This week’s entry is going to be a bit shorter than usual because I feel that with all of the action that Discovery packed into “Such Sweet Sorrow,” that post could get a little long. Thus, have my take on Moclan gender equality.
The Orville gets tasked with ferrying a Moclan engineer and his mate to rendezvous with another ship, and Bortus discovers that the couple are smuggling their daughter off of Moclus. Bortus agrees to keep their secret, but he does show the baby to Topa, who has been displaying horrible misogynistic behavior in school, ostensibly to teach him that women are people too. Predictably, Topa tells Klyden who drags him to the captain, and Mercer concludes that the solution to a potential mess is to track down the couple and perform DNA scans to be sure that the child is theirs. The Orville follows them into a nebula where they discover an entire colony populated by Moclan women, including Heveena, the female poet we met back in “About a Girl.” This, predictably, triggers an entire diplomatic kerfluffle because Heveena and her colony ask to be recognized as independent by the Union. The Moclans react rather poorly to this suggestion, so Admiral Halsey splits the proverbial baby by forcing the Moclans to leave the colony alone so long as the colony agrees to cease smuggling female children off of Moclus.
Dealing with the problems of Moclan culture has been a recurring theme this season, and hopefully “Sanctuary” represents a conclusion of sorts to this arc. What we do see is that the Moclans are willing to enforce their social norms with violence. While Captain Mercer and Heveena are off dealing with the Union council, Commander Grayson and Bortus are planetside, shooting the Moclans who attempt to remove the colony’s population by force. The juxtaposition between the two sequences highlights just how difficult life with the Moclans has become. The Moclan ambassador makes it very clear that the Moclans are willing to leave the Union over this issue; they consider the female Moclans criminals. The ambassador even tries to strongarm the Union into letting them punish these women by threatening to take their weapons away, which is no idle threat as the Kaylon and Krill are still threats.
Halsey’s solution is an astute compromise. Neither side truly wins, but as Heveena points out, neither side truly loses either. The colonists are allowed to exist as they are, and Moclus is not dragged into modernity. The real heart of the episode, however, is the very public fight between Bortus and Klyden in the mess hall. Both actors are to be commended because it plays out beautifully. Bortus and Grayson are having drinks, and Klyden walks up to Bortus, immediately exhorting him to come home and mentions a possible move to Moclus. The long-simmering rage that Bortus has been nursing all season rises up, and Bortus proceeds to call out Klyden misogyny, even observing that Klyden did not greet Commander Grayson. It’s a hard moment for Klyden, but it’s one that has been long in coming. The Bortus/Klyden confrontation of course parallels the larger issues—how far should Bortus tolerate Klyden’s misogyny, is Moclan practice compatible with Union culture. Klyden’s refusal to associate with the crew and absorb some of their values mirrors the Moclans’ strict adherence to their traditions. Their struggles therefore personalize the overall struggle by using characters in which the audience has an investment, and it’s a great example of clever writing in the series.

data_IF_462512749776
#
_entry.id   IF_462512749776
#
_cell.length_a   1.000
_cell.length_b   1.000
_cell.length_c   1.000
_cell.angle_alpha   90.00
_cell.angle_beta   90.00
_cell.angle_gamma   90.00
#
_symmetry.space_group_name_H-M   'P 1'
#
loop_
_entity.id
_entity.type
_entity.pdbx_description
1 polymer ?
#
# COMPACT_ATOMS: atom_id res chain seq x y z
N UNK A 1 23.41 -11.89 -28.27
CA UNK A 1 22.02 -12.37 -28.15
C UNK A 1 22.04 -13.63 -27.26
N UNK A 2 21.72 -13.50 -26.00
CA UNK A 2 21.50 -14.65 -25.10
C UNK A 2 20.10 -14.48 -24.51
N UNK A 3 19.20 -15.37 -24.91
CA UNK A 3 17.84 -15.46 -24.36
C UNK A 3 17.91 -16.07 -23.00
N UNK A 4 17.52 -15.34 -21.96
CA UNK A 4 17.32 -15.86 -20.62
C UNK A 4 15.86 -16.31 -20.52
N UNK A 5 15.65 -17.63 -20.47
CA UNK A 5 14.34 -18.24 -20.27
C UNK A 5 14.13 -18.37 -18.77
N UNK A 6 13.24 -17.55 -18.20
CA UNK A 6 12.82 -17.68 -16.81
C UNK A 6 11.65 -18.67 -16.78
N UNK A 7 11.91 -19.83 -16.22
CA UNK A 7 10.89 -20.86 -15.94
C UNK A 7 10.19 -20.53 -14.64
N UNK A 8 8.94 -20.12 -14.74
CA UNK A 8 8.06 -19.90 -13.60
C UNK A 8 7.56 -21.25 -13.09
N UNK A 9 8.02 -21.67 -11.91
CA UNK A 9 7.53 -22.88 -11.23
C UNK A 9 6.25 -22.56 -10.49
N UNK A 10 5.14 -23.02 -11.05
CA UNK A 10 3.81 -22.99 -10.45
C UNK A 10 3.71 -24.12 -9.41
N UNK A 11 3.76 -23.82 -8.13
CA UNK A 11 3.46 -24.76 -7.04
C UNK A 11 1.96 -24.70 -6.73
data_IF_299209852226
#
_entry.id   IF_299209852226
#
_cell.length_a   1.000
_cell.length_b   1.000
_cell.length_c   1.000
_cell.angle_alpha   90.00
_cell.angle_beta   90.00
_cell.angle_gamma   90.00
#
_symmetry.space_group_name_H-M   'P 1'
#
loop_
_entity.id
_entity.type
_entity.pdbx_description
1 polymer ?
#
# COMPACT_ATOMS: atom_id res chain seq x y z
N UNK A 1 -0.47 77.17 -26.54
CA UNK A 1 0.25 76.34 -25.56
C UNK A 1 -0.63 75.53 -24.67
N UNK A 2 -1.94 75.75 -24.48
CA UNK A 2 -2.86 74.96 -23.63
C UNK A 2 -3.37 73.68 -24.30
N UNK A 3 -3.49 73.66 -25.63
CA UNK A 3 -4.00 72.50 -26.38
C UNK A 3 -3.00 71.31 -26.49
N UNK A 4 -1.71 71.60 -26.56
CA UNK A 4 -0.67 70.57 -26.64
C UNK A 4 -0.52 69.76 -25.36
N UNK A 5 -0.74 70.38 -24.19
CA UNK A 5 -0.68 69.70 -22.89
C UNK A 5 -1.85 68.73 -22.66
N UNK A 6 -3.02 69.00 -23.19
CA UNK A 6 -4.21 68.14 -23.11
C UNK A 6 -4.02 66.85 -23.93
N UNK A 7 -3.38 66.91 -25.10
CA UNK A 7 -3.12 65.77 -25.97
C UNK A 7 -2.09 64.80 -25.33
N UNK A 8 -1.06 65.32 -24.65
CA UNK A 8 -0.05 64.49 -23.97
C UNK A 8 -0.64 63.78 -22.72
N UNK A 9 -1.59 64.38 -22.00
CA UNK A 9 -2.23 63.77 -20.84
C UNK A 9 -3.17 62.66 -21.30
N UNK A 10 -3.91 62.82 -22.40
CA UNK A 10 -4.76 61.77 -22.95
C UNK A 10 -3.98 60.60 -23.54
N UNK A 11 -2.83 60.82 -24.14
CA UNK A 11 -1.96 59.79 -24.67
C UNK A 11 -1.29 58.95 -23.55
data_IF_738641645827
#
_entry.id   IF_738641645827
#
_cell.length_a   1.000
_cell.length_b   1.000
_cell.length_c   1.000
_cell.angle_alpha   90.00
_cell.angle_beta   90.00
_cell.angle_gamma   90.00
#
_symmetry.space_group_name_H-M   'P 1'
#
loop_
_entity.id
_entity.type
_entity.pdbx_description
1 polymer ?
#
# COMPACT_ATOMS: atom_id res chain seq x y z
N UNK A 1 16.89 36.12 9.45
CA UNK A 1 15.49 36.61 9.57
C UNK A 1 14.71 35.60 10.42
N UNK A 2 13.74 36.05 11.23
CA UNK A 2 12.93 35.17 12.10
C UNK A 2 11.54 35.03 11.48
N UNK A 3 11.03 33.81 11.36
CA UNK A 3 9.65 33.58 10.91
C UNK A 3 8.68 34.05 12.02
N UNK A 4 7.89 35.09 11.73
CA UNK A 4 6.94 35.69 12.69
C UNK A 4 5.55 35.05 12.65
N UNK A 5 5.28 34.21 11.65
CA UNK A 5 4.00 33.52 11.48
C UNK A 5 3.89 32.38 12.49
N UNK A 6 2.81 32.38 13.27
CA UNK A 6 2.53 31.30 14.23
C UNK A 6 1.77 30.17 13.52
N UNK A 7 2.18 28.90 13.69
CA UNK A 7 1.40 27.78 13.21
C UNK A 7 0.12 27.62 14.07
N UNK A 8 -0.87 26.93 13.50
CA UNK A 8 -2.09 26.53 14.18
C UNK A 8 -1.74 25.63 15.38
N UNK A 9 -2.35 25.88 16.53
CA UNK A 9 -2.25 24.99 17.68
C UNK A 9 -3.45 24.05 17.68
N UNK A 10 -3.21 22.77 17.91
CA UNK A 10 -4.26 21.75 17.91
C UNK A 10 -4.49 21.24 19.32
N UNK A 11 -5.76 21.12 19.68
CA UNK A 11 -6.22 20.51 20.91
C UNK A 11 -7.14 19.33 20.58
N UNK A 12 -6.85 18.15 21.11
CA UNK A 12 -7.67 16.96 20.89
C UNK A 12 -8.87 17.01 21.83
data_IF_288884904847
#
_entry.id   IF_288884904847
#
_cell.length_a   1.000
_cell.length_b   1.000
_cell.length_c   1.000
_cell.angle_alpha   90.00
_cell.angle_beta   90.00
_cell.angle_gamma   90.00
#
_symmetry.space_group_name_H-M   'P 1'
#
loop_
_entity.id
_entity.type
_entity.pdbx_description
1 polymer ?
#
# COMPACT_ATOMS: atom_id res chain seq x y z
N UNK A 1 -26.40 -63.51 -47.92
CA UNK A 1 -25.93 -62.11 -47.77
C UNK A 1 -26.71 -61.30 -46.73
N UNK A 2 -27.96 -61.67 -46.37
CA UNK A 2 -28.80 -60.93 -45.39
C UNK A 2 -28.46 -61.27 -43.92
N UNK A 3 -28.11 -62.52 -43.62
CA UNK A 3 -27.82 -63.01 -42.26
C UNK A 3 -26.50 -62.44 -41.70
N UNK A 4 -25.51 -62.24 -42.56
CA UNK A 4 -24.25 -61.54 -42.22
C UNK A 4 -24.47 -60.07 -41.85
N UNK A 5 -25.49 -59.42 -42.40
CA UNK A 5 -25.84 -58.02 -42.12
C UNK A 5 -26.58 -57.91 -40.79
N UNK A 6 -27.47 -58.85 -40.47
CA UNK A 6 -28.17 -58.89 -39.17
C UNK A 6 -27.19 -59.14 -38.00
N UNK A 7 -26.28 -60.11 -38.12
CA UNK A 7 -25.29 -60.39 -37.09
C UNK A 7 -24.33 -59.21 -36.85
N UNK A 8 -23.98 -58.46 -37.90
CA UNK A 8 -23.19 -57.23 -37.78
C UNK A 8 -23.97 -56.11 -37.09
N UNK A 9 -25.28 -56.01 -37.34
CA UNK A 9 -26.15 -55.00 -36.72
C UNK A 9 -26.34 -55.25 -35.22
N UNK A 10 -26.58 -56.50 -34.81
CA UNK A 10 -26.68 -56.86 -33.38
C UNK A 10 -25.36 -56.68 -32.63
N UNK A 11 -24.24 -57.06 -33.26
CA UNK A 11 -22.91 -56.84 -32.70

The episode ends with Topa cooperating with the little girl to whom he’d been mean at the beginning of the episode, and it’s meant to be uplifting. I personally want to know what the fall-out will be in Bortus’ marriage.
Stray Thoughts from the Couch:
1. As usual, the Orville has pulled from recognizable pop culture, this time hitting “Nine to Five” as a key element in the story. I can’t help but wonder if this is an issue of establishing that the Orville unlike its spiritual ancestor, TNG, is not pretending to be high brow. Doing so could be an interesting critique on just what constitutes high art or as an indication that the Orville represents a more down-to-earth show. This is not to say that “Nine to Five” isn’t an example of art. I’m not actually commenting on that issue; I merely find its use intriguing. TNG would have tapped Shakespeare’s oeuvre, which in and of itself wasn’t necessarily “high brow” at its time either but has gained a reputation for so being. The Orville looks rather at pieces and films that have not yet attained similar status, and I suspect that the show’s creative team does so deliberately. Either way, putting the lyrics in Heveena’s mouth was an interesting choice.
2. We have another Star Trek alumni party in this episode. Tony Todd plays the Moclan delegate Dojin, and you might recognize him as Kurn. Jonathan Frakes directed the episode, and in keeping with the TNG theme, Marina Sirtis is somewhat underused as the teacher.
3. On other casting high notes, Ted Danson and Victor Garber both reprised their roles, and I’m never not excited to see them.